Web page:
Road rebuild on hold until residents chip in on sidewalk, Regina says

Some residents of Regina are unhappy with a city policy that links road rebuilds to sidewalk upgrades.
Residents who voted against a local improvement levy, for sidewalks, will have to wait for a road rebuild. (Dean Gutheil/CBC)

Some residents of Regina are unhappy with a city policy that links road rebuilds to sidewalk upgrades.

In one neighbourhood, property owners were asked to vote on improvements to their sidewalks. If a majority approved, a levy of several thousand dollars would have been added to their tax bills.

As it turned out, 58 per cent of residents in the area rejected the local improvement proposal.

"It's not ten thousand dollars out of my bank account, so I'm pretty happy about that," one resident, Roxane Meachem, told CBC News Tuesday.

It means the sidewalk will be left as it is and, as residents have since learned, the road in their area — described as a roller-coaster by some — will also be left alone.

While Grant Drive is clearly in need of a rebuild, city officials said they will not schedule the work until the residents are on board with the sidewalk improvements.

"The road is constructed at the same time along with the curb and gutter and sidewalks," the city's Adam Home explained. "So if the curb and sidewalks are not moving forward then the road construction is not moving forward."

Meachem said, considering the choices, she had to make her decision based upon what she can afford. She added that she believes her property taxes should be enough to cover both sidewalk and street repairs.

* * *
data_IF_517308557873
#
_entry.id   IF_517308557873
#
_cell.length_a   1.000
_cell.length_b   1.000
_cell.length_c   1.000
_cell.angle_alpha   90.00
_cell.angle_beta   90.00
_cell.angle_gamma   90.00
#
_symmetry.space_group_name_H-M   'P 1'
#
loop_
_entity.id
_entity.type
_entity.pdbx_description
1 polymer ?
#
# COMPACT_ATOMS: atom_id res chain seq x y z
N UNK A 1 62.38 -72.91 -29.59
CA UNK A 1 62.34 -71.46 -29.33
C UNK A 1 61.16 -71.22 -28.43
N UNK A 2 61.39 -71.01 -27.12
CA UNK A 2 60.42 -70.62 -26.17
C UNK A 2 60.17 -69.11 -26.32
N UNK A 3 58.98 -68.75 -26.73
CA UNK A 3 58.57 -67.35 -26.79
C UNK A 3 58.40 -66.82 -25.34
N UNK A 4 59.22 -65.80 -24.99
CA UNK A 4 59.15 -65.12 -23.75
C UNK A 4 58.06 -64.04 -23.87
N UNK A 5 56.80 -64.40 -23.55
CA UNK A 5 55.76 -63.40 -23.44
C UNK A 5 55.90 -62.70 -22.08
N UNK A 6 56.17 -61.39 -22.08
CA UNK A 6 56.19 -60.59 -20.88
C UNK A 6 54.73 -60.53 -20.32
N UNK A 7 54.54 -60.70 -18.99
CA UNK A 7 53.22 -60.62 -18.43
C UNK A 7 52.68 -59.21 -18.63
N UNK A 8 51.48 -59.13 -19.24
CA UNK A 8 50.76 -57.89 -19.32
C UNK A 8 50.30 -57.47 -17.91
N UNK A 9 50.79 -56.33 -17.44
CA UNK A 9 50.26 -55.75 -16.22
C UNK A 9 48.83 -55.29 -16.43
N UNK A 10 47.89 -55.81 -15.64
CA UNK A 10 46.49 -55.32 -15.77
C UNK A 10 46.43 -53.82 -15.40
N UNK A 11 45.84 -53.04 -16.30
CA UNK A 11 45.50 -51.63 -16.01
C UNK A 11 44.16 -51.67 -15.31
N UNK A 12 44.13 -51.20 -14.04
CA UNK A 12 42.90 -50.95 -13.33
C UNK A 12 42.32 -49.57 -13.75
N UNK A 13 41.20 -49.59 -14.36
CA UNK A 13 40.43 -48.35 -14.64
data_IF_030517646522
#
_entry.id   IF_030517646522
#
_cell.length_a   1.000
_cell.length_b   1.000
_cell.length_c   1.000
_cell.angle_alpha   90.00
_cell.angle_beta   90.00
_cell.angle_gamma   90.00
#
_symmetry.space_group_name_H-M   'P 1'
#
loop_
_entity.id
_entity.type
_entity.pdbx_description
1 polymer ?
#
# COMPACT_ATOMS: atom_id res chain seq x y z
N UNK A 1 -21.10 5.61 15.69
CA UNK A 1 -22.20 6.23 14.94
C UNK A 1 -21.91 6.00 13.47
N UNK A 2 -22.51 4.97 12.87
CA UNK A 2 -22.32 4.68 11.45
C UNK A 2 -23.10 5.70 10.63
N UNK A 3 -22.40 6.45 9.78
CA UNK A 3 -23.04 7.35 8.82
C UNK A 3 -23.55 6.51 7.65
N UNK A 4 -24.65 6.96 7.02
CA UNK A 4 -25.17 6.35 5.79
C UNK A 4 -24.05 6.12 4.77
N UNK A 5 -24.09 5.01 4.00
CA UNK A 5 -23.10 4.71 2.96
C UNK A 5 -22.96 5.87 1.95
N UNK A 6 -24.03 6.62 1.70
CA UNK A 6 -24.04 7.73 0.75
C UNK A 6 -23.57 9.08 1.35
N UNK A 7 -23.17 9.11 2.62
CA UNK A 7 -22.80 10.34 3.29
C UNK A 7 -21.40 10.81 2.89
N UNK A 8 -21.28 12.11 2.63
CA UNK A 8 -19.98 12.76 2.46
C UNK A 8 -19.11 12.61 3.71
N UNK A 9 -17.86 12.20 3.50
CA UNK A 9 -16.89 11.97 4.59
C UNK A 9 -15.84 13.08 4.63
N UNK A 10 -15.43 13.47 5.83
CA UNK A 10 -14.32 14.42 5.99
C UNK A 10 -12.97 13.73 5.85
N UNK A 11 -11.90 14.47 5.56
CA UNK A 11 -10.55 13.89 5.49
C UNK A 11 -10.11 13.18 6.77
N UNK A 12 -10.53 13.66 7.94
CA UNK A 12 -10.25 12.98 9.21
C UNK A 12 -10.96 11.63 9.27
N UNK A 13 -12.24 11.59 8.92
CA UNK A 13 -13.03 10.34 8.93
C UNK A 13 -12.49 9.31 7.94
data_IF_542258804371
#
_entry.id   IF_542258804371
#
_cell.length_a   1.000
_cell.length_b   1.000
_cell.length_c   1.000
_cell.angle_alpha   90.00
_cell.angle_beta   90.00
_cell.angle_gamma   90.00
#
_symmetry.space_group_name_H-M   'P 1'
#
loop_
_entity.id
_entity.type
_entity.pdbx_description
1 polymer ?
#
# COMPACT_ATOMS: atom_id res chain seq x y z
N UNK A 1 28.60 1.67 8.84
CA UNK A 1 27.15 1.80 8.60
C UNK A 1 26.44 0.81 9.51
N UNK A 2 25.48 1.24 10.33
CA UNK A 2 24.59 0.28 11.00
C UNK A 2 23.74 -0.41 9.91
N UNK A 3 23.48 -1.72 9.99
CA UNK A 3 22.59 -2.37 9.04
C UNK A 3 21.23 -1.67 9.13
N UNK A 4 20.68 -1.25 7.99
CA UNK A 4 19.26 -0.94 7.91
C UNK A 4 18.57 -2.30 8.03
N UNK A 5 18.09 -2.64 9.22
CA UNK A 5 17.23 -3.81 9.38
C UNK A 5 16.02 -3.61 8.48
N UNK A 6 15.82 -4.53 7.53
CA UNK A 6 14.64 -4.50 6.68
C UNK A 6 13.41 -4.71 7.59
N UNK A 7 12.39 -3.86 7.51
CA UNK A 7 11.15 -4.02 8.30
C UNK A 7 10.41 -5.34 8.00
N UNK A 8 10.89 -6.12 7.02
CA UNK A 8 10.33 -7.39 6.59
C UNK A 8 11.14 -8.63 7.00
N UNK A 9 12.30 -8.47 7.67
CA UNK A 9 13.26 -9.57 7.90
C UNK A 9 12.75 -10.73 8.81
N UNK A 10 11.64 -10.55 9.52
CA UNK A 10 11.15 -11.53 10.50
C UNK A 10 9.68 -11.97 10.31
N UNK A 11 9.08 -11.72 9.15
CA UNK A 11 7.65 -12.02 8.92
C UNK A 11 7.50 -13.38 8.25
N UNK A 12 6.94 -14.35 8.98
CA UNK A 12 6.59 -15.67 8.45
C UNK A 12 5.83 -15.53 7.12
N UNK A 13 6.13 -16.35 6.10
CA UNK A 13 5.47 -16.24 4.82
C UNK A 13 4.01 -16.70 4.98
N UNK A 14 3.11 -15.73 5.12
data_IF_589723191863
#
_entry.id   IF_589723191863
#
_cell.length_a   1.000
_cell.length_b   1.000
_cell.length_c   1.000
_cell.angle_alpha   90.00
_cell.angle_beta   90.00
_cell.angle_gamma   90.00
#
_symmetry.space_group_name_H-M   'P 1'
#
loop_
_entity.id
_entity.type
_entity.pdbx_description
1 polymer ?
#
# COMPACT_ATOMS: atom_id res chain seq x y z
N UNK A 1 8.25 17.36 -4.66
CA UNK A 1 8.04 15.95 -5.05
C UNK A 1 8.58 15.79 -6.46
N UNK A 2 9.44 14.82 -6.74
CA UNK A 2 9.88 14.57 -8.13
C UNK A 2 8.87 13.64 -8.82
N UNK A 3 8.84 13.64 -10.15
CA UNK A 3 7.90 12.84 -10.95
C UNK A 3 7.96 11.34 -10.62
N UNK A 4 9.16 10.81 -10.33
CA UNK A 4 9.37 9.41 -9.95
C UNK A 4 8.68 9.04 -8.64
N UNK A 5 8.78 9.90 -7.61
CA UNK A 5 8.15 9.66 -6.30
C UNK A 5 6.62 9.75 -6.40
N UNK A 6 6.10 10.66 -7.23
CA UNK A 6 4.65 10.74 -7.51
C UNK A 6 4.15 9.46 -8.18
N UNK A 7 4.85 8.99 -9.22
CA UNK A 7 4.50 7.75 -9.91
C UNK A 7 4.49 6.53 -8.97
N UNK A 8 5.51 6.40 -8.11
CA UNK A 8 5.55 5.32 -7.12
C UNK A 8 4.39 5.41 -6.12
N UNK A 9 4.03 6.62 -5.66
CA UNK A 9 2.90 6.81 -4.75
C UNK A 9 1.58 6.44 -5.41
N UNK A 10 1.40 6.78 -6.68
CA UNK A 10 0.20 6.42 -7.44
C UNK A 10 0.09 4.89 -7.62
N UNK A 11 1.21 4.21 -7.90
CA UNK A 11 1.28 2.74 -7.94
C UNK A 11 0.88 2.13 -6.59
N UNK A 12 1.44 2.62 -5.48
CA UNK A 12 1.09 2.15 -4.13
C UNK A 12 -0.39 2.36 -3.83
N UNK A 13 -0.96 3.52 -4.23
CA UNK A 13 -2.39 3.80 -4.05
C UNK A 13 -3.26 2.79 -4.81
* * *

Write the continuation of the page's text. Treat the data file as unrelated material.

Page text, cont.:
"I don't make enough money for that kind of [additional] tax on my property," she said, in reference to the local improvement levy.

Others in the area supported the levy, hoping for the reconstruction of the street.

"I wanted the street to be done," Gabor Bardoczi told CBC News. "Because the street is such a mess. They don't do a good job. Every year they come, they patch here, they patch there."

The city says if a road is not completely reconstructed it will be capped and potholes will be filled-in.

With files from CBC's Dean Gutheil


To encourage thoughtful and respectful conversations, first and last names will appear with each submission to CBC/Radio-Canada's online communities (except in children and youth-oriented communities). Pseudonyms will no longer be permitted.

By submitting a comment, you accept that CBC has the right to reproduce and publish that comment in whole or in part, in any manner CBC chooses. Please note that CBC does not endorse the opinions expressed in comments. Comments on this story are moderated according to our Submission Guidelines. Comments are welcome while open. We reserve the right to close comments at any time.